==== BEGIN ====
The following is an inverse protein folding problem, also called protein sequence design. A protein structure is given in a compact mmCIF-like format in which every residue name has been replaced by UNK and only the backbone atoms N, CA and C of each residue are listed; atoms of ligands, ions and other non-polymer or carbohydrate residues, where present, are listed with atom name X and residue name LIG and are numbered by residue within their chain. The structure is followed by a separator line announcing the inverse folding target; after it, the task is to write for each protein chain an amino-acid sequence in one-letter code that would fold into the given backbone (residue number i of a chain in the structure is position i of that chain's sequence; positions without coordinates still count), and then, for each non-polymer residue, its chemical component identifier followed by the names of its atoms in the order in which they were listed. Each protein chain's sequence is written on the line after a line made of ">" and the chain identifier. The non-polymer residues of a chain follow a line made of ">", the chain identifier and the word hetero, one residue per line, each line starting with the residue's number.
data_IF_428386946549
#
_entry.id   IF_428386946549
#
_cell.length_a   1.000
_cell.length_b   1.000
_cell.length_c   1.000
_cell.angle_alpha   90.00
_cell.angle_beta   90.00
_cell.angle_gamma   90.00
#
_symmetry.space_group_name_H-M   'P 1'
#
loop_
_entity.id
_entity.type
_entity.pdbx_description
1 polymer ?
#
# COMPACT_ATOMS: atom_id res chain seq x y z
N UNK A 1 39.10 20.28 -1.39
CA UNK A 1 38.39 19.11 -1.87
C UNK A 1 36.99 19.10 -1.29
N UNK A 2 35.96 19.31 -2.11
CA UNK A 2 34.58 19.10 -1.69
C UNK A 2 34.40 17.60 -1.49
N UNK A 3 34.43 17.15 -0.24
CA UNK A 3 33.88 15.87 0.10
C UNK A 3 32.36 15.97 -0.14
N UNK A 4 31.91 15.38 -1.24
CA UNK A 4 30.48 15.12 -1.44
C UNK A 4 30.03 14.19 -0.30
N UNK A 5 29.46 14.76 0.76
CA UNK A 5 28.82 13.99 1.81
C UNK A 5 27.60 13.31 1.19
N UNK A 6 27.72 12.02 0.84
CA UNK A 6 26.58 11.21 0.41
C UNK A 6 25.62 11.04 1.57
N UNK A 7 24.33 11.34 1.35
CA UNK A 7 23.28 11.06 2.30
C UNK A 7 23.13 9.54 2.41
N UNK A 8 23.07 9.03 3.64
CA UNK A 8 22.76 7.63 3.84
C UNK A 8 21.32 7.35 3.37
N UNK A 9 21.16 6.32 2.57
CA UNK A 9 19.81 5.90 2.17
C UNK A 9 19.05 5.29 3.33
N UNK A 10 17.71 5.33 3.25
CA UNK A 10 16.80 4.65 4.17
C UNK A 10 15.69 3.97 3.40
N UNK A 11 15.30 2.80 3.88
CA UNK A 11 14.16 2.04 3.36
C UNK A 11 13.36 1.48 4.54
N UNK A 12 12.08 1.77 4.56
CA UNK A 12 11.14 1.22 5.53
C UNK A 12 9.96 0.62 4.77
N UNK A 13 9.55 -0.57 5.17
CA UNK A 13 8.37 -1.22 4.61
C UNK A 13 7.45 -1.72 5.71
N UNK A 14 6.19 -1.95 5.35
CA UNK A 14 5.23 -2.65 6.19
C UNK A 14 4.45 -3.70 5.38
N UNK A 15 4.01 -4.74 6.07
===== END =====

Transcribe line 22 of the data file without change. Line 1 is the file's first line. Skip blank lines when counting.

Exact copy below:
N UNK A 1 39.10 20.28 -1.39